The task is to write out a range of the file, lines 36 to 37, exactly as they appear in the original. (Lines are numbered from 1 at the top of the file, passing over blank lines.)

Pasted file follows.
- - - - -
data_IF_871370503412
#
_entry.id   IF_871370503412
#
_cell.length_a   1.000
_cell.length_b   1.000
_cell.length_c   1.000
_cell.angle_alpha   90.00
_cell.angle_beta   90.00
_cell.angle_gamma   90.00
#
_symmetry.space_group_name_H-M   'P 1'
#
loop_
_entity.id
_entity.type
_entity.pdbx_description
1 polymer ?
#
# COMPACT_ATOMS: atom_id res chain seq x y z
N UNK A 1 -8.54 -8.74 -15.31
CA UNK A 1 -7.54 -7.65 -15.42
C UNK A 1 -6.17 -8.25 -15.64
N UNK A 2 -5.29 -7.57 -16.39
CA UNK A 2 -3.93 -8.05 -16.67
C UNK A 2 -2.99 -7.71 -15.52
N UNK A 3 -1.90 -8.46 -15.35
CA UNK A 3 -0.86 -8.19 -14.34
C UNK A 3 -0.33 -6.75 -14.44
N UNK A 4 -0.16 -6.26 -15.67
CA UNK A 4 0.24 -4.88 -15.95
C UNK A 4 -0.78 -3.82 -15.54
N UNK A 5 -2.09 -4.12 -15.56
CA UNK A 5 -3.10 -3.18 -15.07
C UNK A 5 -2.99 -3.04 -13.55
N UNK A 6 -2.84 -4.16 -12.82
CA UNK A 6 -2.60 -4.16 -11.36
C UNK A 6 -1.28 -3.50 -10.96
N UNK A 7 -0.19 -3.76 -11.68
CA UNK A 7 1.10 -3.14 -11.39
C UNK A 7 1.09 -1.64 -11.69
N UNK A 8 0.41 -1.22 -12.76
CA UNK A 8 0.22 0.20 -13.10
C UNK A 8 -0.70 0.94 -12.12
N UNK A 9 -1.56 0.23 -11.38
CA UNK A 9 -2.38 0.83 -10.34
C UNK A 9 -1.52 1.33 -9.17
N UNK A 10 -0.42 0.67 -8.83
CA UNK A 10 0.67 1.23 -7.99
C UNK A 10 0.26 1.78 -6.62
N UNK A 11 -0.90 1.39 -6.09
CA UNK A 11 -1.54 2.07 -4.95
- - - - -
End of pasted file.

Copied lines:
N UNK A 6 -2.84 -4.16 -12.82
CA UNK A 6 -2.60 -4.16 -11.36